The first round of presidential elections throws up key questions for the struggle, says Phil Marfleet
When Egypt’s parliamentary elections produced a majority for the Muslim Brotherhood last year, many journalists and academics declared that the revolution was over.
After the first round of the presidential elections this week they are saying the same thing. They were wrong last year and are likely to be wrong again.
Top of the presidential poll was the Brotherhood’s Mohamed Mursi. Second was Ahmed Shafiq—a prime minister in the Mubarak era.
Shafiq is a leading representative of what Egypt’s revolutionary movement calls the feloul—“remnants” of the old dictatorship.
Third was the left nationalist Hamdeen Sabbahi.
Some activists are dismayed at the results, which mean there will be a run-off in mid-June between Mursi and Shafiq.
This has been called a “nightmare scenario”, in which Egyptians are asked to choose merely between military rule and Islamism.
In fact the choice is clear. A vote for Shafiq would be a vote against the revolution.
A vote for Mursi is a vote against the legacy of Mubarak and for continuing change.
Revolutionary activists will not enjoy voting for Mursi.
If they do not do so, however, they are likely to experience the real nightmare scenario—a president cloned from the dictator they overthrew last year.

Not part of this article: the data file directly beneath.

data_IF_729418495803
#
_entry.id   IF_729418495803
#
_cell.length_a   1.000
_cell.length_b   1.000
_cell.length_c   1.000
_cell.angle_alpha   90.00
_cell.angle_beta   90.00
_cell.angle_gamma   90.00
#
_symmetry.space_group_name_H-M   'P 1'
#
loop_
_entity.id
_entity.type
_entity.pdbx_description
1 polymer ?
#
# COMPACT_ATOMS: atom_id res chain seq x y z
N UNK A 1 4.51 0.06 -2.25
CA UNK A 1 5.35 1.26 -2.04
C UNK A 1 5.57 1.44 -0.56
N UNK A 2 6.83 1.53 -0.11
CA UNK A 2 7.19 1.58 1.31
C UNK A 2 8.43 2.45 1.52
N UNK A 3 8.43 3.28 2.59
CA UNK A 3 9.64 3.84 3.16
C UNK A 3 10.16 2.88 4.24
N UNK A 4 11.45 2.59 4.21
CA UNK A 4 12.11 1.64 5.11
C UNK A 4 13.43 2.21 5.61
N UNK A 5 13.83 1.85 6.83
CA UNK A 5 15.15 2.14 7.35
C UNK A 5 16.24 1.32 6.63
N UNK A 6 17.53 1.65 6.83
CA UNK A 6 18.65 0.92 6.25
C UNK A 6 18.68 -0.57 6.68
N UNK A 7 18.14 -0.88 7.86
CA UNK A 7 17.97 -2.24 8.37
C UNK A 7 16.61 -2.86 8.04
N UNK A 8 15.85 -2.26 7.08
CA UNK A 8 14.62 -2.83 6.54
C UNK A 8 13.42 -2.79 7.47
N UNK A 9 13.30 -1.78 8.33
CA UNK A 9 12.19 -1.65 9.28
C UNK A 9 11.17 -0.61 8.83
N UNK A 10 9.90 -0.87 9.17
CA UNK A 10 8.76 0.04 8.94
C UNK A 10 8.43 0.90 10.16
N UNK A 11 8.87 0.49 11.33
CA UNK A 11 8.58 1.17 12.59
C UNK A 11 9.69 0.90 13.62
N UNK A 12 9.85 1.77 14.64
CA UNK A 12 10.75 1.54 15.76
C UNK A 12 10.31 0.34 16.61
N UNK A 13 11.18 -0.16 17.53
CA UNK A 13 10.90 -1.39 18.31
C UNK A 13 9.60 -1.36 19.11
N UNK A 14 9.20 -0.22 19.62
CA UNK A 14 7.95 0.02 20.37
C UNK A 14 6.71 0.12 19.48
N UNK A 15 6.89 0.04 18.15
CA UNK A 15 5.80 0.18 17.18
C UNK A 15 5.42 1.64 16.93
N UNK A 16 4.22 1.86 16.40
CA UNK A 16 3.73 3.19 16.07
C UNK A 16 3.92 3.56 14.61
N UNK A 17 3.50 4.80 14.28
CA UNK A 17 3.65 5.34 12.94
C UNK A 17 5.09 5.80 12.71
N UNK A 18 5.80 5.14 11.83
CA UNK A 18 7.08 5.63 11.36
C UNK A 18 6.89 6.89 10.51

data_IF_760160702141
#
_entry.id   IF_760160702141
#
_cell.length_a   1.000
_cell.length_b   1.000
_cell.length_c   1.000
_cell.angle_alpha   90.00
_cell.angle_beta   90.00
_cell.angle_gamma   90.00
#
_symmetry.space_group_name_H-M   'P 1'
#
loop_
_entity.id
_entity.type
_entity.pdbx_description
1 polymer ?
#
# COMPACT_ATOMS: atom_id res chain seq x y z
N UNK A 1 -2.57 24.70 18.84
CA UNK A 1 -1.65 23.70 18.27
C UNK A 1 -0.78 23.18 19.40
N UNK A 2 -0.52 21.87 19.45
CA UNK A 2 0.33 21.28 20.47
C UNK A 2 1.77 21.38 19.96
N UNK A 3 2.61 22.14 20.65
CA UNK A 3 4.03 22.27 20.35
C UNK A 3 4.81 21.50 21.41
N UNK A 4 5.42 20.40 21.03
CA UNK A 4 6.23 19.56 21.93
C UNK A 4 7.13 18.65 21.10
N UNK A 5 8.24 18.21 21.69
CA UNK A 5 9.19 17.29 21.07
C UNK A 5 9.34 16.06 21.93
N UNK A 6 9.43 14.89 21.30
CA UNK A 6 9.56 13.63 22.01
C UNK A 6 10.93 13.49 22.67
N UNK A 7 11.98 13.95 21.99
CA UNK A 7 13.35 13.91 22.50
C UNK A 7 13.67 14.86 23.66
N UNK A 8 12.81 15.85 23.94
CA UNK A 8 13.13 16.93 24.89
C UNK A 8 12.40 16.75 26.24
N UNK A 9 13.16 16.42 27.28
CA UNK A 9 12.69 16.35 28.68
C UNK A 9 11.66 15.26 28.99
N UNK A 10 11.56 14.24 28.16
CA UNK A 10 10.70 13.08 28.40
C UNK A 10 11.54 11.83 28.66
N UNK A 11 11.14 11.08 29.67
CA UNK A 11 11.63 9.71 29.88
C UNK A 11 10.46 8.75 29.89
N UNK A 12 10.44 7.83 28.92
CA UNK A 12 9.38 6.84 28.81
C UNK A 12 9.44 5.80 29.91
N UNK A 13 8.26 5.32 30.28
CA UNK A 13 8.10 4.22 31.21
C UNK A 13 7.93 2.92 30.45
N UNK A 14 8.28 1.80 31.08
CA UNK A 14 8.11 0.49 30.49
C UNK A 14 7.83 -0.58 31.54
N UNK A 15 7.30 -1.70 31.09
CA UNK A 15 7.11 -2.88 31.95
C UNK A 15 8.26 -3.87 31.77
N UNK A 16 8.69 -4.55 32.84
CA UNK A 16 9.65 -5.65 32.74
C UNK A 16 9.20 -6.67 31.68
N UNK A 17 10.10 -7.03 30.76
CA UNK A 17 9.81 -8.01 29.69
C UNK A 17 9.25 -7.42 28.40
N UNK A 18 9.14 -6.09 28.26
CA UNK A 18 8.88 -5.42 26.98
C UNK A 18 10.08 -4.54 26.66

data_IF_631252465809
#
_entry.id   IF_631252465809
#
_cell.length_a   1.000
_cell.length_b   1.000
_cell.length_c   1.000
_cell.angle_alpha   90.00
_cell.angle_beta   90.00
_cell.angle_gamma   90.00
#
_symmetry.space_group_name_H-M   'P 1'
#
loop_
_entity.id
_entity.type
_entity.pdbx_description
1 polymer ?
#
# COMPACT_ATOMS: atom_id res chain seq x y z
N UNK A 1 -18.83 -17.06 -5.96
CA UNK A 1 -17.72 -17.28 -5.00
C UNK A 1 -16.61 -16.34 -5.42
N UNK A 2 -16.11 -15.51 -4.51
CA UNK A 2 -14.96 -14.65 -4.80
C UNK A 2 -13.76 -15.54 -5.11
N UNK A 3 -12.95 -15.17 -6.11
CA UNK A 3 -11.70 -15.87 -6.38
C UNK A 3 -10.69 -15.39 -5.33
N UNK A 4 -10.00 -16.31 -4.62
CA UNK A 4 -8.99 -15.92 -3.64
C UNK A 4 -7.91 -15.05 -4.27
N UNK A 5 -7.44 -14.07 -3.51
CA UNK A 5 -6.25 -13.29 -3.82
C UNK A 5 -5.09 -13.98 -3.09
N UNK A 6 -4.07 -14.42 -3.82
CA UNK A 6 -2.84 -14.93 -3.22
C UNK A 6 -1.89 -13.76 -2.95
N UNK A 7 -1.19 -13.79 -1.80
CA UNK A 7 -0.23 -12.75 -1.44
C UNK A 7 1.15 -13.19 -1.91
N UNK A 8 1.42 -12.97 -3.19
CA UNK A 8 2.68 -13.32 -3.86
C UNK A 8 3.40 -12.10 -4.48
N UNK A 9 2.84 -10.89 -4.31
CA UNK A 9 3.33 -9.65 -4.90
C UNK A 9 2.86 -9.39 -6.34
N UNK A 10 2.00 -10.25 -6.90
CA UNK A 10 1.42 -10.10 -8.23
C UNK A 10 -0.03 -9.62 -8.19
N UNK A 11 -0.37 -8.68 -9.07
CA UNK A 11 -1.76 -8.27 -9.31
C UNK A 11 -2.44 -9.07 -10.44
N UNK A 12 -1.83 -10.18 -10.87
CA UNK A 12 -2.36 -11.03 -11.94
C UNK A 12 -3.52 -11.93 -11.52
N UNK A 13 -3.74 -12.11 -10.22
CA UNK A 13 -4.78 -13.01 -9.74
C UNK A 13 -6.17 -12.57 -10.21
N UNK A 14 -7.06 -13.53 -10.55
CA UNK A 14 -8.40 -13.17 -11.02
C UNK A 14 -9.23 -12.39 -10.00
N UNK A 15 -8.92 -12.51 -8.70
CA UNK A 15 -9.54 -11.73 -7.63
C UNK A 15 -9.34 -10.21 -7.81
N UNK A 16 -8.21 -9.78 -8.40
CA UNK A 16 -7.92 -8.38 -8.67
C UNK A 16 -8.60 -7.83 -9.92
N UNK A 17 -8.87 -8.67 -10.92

Mursi is not in a strong position. The Brotherhood has struggled since the start of the revolution.
Its leaders have tried to make deals with Egypt’s real rulers—the generals of the Supreme Council of the Armed Forces (SCAF).
At the same time they have been under great pressure from their own members and supporters to deliver further change.
They have suffered many splits and defections as it becomes clear that they can’t meet the people’s needs and expectations.
There was striking evidence of the wish for change in Hamdeen Sabbahi’s first-round vote.
He was backed mainly by workers, urban poor and revolutionary activists. He presented himself as one of the people.
Sabbahi had none of the advantages of the Brotherhood, with its national network of branches.
Nor did he enjoy the benefits that Shafiq—who was backed by SCAF and much of the media—did.
Yet Sabbahi carried Cairo, Alexandria and most cities heavily involved in the struggles of 2011-12, ending only 2 percent behind Shafiq.
This was a vote for the revolution on a scale which surprised even Sabbahi’s own supporters.
Egyptians will be better off with Mursi as president and an unstable Brotherhood in
parliament than with Shafiq in office. Shafiq is backed by generals who wish to bring the revolution to an abrupt end.
Now it is time to put Mursi to the test—and to continue struggles over jobs, wages, union rights and for radical political change.